SIDEBAR: 13 Steps to a Clean Residential Evaporator Coil
Cleaning evaporator coils on your residential customers’ equipment is an essential task. We’re all well aware of the problems a dirty or clogged evaporator coil can cause. To ensure the job is done right, here are 13 essential steps to follow.
Step 1: Pump down the air conditioning condenser unit and/or evacuate the system.
Step 2: Remove the flare fitting, cut the line, and/or unsweat the connections from the indoor evaporator coil.
Step 3: Remove the plenum and carefully remove the coil.
Step 4: Remove the coil to the outdoor environment. Lightly remove large particulate off the inside and outside coil with a soft brush and vacuum. Be gentle. You don’t want to ruin the integrity of the fins on the coil, or damage the coil and cause a leak.
Step 5: Spray your preferred coil cleaning agent (there are several on the market) on the coil in a back-and-forth motion from left to right. Start from the top and move your way downward. Let it soak for about 15 minutes.
Step 6: Although most cleaning agents are self-rinsing, we recommend using a spray bottle full of water to rinse off any remaining particulate.
Step 7: Re-insert the coil into the plenum and reinstall the sheet metal.
Step 8: Ensure all connections are properly cleaned and de-burred. Reconnect the connections by either flare fitting and/or brazing. If brazing, we highly recommend purging the system with nitrogen to minimize oxidization from within the pipe.
Step 9: Pressure test the system using nitrogen and a soap test to ensure there are no leaks.
Step 10: Pull a vacuum to remove moisture and any contaminants from the system.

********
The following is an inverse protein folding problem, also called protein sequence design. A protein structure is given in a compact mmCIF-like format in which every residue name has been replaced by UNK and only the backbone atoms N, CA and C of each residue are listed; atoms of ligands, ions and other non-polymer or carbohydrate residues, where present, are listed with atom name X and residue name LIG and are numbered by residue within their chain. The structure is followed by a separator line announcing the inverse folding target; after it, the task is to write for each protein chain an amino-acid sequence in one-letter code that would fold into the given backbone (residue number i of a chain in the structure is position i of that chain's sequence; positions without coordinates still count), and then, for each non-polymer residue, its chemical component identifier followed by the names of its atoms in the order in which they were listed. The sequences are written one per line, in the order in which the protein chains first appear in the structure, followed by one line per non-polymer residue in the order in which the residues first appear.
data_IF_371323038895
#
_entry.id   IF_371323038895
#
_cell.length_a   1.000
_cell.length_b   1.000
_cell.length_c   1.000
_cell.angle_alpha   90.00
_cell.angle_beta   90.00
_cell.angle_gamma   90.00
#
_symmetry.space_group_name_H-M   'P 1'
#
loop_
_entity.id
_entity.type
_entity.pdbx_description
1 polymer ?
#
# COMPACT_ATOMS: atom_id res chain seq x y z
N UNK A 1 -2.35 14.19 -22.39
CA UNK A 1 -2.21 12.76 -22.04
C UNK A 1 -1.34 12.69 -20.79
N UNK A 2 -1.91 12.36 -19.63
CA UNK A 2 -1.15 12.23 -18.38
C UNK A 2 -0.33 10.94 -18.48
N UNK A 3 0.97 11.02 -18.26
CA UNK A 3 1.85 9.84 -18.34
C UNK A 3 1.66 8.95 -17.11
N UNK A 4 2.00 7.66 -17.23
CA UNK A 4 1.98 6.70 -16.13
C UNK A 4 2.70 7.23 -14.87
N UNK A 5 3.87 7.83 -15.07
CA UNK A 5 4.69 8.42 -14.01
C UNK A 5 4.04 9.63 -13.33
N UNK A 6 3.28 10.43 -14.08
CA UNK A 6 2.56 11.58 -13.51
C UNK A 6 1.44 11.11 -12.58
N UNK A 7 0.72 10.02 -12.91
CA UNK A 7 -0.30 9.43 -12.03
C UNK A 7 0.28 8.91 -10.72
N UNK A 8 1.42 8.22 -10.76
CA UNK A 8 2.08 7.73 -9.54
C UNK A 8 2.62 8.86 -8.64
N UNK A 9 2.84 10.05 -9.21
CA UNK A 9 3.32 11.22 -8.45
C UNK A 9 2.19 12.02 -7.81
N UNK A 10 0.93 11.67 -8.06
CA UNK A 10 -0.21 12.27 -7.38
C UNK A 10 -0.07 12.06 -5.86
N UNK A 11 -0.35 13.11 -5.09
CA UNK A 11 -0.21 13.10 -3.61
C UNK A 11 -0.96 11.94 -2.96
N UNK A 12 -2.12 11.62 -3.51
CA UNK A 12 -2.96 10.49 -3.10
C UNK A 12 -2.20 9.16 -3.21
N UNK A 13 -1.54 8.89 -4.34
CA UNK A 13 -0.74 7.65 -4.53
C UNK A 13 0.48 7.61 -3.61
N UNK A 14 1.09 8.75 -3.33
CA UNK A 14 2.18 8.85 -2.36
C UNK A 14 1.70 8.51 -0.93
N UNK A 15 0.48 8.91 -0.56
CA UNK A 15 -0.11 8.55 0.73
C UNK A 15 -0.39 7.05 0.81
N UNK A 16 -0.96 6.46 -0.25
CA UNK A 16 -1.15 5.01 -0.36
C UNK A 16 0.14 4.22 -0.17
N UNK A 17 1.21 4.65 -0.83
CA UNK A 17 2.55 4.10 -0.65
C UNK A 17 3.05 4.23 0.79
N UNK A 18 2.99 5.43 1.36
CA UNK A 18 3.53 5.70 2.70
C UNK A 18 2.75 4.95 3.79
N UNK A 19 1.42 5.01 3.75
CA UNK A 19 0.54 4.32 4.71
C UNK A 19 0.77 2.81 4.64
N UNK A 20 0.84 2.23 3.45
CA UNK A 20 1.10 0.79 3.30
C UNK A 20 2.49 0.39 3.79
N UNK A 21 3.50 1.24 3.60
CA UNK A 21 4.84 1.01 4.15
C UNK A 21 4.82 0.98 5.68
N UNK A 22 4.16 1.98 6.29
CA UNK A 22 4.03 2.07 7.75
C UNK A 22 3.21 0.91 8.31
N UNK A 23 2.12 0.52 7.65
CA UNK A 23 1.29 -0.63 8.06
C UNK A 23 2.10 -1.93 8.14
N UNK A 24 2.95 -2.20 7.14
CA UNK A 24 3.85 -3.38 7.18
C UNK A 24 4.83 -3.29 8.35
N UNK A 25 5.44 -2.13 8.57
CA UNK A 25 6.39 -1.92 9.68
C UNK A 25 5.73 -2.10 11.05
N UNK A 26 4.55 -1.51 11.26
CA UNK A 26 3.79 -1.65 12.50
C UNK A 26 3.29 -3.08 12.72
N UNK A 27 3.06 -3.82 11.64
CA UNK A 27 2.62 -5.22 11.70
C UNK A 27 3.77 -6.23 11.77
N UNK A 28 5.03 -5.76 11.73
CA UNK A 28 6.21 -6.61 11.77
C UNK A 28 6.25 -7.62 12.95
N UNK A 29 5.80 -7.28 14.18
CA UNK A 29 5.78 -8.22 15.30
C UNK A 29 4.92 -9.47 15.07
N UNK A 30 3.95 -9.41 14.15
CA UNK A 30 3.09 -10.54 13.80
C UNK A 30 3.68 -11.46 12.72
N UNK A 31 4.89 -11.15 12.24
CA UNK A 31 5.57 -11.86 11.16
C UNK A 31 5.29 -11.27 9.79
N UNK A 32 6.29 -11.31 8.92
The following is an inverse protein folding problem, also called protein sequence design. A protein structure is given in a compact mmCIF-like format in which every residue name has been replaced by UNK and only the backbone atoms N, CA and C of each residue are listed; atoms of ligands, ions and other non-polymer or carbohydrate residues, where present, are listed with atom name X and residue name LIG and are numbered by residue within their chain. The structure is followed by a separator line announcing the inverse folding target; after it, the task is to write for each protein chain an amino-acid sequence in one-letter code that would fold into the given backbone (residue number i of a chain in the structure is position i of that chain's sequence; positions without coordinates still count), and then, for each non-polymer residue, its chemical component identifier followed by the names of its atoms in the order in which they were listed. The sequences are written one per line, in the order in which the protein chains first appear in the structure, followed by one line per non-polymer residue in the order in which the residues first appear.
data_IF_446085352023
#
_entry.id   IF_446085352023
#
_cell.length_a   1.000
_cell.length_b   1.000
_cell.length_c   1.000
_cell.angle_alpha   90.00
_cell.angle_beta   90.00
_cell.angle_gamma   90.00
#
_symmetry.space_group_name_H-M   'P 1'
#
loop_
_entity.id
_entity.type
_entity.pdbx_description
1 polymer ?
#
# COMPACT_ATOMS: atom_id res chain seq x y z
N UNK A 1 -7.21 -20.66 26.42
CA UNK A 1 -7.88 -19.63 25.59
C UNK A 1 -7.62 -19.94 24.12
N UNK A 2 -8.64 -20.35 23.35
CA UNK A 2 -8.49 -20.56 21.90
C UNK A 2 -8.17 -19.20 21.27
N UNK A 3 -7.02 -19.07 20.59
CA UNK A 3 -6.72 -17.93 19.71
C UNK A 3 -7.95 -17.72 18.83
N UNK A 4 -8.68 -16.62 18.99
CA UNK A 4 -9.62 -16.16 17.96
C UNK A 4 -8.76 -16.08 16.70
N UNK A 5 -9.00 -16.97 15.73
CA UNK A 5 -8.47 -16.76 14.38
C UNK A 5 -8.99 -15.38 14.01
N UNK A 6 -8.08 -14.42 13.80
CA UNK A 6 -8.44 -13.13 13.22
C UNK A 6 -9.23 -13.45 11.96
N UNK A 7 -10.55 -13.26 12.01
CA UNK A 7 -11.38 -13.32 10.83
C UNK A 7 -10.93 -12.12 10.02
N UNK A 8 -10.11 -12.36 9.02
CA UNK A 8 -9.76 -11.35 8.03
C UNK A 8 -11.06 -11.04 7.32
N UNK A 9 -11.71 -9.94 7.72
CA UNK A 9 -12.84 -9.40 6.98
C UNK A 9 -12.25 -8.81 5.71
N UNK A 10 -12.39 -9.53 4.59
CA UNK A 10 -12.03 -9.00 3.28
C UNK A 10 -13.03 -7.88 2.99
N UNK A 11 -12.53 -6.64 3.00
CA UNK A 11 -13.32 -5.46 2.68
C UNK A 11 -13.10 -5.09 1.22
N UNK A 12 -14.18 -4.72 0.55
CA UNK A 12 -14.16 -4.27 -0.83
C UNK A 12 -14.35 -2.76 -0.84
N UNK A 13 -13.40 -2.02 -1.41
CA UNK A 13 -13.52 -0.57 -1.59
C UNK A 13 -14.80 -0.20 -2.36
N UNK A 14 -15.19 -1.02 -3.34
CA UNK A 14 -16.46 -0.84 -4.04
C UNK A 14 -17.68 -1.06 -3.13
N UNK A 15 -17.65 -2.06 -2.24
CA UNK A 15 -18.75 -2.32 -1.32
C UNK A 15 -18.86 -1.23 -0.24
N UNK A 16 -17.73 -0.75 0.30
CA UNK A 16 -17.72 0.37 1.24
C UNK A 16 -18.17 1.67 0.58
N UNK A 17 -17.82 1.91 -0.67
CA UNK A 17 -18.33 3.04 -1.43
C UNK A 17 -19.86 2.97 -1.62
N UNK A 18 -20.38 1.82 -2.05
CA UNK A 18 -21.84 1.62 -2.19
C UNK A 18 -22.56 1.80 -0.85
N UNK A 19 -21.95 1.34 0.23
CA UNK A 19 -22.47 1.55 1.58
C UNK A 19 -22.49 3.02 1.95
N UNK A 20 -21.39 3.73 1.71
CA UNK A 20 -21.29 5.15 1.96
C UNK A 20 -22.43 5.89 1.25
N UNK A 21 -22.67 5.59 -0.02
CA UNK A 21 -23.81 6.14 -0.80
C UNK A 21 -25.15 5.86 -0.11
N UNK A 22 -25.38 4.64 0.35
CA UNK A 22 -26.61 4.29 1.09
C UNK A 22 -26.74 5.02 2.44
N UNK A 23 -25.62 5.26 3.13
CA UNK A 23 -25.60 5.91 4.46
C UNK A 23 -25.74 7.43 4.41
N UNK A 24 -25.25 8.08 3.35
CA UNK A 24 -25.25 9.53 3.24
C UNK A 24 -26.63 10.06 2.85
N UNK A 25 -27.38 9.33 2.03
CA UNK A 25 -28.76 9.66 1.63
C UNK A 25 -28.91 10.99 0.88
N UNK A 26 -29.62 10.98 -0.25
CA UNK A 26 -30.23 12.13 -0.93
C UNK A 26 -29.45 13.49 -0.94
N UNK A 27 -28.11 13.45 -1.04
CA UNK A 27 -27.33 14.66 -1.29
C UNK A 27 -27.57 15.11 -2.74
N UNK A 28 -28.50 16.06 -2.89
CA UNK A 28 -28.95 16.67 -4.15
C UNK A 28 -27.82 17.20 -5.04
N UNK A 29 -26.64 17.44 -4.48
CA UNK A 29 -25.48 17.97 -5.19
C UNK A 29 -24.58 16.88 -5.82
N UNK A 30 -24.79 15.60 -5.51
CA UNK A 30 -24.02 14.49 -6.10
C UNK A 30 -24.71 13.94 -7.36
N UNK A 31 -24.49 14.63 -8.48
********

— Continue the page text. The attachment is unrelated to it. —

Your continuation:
Step 11: You are now ready to refill the system. You can either release the refrigerant into the system that had been pumped down into the condenser, or fill the system with new refrigerant.
Step 12: Start the system and make sure the refrigerant level is properly balanced. (Properly balancing the system depends on a number of variables, including indoor wet bulb temperature, outdoor dry blub temperature, and if the system has a fixed orifice or thermal expansion valve.) After the refrigerant level is properly balanced, measure the external static pressure across the coil. This will ensure that none of the fins have been compromised and that all particulate has been removed.
Step 13: Check the ductwork for air leakage and seal up accordingly with silicone or putty.
Congratulations, you have now completed a thorough evaporator coil cleaning!
Sidebar information courtesy of Adam Tovey, service technician/home comfort advisor at Air Quality Dunrite, Toronto. The company was recognized in 2013 and 2015 by The NEWS as Canada’s “Best Contractor to Work For.” Contact him at firstname.lastname@example.org. For more information, visit http://www.airqualitydunrite.com.
Publication date: 6/8/2015